Another text that was made from this discovery is Pat Willard’s America Eats! In this book Willard has retraced the steps of some of the original authors and has taken her own journey across the country using the unpublished manuscript as her guide.

If you are interested in our project, these books provide the inspiring stories from which our adventure began.  More info about the original project may also be heard on NPR by clicking here.


As America Eats was being packaged into boxes, Merle Colby, one of the editors who stayed on until the very end to make sure the materials were taken care of wrote in her final report…

“Here and there in America some talented boy or girl will stumble upon this material, take fire from it, and turn it to creative use.”


Katie and I have indeed caught fire and we hope that our visual exploration of this project makes Mrs. Colby and everyone who has ever worked on America Eats proud.

October 27, 2010

Outstanding in the Field, Hollywood, CA

On Sunday we had the opportunity to hang out with Jim Denevan and his crew at their Outstanding in the Field event at Wattles Farm in the middle of Hollywood. Katie and I were there the whole day and were able to shoot the entire process of serving their 140 guests. A full account of the event as well as more photos and even a time lapse(!!) of the process of set-up to break down will be posted by the end of the week. This is just a little sneak peak.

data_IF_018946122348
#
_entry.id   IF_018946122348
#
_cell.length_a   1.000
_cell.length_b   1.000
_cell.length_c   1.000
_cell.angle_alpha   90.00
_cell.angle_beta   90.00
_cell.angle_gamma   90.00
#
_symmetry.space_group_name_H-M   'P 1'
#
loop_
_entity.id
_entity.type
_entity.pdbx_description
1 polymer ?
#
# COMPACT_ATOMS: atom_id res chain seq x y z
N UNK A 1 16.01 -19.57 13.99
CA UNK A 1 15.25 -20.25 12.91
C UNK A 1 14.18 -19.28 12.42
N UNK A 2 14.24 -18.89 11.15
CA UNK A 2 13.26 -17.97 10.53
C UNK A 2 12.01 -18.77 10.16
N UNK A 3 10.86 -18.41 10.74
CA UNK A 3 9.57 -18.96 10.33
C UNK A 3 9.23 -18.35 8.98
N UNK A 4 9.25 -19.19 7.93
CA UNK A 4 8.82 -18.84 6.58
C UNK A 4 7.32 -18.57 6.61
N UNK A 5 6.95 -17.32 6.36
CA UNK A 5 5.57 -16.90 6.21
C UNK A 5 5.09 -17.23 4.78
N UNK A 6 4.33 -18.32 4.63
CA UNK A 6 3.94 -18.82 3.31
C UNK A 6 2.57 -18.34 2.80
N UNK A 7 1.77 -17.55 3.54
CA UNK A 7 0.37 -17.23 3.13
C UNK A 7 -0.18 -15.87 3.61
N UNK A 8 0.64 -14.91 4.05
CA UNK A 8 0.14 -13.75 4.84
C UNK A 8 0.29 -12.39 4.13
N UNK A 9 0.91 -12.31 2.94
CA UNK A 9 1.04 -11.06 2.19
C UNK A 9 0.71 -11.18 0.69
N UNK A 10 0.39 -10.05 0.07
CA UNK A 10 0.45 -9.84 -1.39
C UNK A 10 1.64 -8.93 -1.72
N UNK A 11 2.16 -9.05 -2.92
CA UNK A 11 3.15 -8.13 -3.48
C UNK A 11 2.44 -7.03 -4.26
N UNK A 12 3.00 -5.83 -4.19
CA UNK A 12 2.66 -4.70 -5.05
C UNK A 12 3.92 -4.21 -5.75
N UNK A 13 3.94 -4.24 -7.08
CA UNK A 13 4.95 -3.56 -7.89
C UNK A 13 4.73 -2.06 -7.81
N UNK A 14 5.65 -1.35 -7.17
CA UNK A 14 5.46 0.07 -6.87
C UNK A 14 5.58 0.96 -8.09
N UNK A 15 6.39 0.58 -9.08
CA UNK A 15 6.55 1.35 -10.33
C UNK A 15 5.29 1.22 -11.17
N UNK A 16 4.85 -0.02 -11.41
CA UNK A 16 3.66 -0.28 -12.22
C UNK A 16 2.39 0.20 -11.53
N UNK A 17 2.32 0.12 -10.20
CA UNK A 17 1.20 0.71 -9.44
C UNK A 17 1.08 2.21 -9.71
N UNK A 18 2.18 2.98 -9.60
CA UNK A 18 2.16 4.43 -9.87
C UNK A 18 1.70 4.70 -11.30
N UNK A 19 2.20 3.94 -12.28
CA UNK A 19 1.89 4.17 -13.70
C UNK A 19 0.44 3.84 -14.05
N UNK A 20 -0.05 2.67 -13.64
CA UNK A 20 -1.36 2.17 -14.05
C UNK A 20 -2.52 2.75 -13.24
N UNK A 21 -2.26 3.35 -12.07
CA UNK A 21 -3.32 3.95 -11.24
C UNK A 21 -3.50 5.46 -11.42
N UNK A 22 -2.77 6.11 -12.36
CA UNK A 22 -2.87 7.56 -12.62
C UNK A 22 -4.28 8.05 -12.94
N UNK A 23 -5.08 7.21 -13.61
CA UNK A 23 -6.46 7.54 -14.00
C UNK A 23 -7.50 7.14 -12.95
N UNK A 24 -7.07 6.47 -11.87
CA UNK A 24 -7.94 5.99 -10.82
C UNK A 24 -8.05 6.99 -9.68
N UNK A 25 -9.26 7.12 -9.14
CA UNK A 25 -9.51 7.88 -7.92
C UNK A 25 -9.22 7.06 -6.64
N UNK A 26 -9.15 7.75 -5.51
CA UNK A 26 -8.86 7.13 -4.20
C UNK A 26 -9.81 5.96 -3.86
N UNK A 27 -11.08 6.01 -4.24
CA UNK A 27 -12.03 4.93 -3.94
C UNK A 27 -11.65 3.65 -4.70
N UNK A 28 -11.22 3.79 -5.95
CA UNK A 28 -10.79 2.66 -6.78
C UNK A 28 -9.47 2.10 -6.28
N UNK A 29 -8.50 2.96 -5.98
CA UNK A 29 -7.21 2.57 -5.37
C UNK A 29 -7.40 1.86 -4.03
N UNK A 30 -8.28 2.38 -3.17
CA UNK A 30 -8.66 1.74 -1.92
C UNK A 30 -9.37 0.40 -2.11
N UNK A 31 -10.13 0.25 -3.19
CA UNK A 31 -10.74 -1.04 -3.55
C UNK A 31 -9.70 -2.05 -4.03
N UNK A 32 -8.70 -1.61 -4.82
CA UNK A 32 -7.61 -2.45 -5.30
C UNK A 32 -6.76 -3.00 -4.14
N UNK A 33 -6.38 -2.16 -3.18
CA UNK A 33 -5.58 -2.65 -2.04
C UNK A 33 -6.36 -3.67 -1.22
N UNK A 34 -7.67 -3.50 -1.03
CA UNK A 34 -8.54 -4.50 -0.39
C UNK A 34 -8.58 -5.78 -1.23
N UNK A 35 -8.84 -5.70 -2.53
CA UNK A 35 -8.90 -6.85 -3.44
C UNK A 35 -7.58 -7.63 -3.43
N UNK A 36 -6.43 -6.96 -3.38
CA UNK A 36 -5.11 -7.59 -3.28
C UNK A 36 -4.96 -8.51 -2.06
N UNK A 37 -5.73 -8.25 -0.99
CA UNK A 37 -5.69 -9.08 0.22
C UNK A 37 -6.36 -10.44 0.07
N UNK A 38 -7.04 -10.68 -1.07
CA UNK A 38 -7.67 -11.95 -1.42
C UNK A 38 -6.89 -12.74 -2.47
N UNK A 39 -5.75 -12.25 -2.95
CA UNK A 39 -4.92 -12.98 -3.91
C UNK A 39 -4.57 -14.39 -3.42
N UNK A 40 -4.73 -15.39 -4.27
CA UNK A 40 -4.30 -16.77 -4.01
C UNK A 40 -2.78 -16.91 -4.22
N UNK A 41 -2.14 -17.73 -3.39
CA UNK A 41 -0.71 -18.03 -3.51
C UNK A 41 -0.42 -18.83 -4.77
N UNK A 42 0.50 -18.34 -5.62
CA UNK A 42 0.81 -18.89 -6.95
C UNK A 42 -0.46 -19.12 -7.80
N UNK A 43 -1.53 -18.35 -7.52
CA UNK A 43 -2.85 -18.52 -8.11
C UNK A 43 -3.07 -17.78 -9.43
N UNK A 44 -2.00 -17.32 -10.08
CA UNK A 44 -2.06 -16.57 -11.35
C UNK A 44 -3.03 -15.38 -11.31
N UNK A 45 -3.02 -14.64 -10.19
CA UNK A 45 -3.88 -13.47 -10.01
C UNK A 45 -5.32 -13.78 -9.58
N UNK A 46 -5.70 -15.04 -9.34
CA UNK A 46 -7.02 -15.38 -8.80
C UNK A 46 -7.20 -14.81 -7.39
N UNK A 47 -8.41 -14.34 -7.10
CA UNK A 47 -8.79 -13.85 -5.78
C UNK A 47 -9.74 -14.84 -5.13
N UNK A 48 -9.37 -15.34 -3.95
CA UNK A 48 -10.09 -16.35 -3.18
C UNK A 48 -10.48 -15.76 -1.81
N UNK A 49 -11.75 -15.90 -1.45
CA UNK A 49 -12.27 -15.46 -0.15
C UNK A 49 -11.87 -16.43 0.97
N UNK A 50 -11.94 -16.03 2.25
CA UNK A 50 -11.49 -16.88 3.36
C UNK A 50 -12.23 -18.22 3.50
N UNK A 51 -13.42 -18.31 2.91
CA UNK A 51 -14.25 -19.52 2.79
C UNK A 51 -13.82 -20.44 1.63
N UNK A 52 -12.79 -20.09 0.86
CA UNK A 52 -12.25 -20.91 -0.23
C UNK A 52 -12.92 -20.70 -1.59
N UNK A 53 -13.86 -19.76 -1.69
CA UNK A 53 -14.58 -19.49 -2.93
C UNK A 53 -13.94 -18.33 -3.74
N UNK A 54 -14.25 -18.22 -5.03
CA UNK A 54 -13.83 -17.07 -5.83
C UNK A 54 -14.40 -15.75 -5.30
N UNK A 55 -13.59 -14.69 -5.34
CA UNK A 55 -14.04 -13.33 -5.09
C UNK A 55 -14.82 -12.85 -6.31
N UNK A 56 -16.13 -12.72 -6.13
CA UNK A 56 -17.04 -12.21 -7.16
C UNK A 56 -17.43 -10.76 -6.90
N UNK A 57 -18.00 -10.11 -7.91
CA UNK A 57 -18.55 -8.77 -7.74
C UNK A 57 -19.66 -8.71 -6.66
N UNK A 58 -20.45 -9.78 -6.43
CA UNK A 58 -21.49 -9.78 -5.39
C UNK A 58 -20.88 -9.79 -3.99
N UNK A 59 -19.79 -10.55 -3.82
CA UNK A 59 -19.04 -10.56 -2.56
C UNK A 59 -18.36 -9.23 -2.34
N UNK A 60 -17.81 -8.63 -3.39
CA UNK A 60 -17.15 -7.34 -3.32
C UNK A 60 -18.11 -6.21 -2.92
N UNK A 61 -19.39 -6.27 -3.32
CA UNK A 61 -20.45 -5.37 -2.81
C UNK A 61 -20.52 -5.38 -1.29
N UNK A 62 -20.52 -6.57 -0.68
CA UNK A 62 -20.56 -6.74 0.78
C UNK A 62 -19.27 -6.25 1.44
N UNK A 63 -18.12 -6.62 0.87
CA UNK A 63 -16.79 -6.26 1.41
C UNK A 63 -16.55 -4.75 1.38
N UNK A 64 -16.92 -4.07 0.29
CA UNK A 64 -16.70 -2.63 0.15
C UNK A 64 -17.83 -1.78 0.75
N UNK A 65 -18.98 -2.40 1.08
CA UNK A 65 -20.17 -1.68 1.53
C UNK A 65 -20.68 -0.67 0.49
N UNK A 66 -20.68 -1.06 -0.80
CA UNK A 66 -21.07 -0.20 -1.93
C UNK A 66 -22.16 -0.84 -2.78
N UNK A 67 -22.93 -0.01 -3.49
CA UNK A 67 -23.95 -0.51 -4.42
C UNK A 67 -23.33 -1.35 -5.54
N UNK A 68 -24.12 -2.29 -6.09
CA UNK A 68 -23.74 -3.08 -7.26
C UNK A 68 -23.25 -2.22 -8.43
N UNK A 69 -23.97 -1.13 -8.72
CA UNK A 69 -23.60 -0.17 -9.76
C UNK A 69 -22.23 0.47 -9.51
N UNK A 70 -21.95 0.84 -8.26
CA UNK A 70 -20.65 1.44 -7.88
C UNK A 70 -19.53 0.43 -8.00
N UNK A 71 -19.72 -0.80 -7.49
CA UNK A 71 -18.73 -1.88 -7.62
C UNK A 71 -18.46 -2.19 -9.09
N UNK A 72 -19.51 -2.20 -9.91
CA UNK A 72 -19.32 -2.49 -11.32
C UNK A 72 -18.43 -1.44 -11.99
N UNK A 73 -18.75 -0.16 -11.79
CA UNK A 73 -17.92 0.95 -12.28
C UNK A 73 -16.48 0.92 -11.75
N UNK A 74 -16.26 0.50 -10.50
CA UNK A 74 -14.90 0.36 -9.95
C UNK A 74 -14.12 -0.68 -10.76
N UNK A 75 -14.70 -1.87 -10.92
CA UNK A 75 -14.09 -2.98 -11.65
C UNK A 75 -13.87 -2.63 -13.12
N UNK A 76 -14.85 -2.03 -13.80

October 25, 2010

Birds of a Feather

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The America Eats Project is all about promoting the consumption of food that is grown as locally and sustainably as possible.  In our personal lives, Katie and I try and live by that same ideal.  One way that we do this is by raising our own backyard chickens.  Currently we have four (Bella, Penny, Basil, and Acorn), and they each produce one delicious egg per day.  In addition to their incredible eggs, they are also among the most entertaining pets I’ve ever had.

We’ve had several chickens over the past year and the slideshow above shows some images of our ladies throughout our process of having them as babies, getting them a home, and now laying their delectable treats.  We feed them our leftover wilted organic greens and pretty much anything else you can imagine.  They especially love cottage cheese and when we bring them worms from the local bait shop.  I love our chickens and would encourage everyone to get a pair.  They dispose of leftover food items, fertilize your yard, provide eggs, and are more stimulating than TV.  What’s not to love?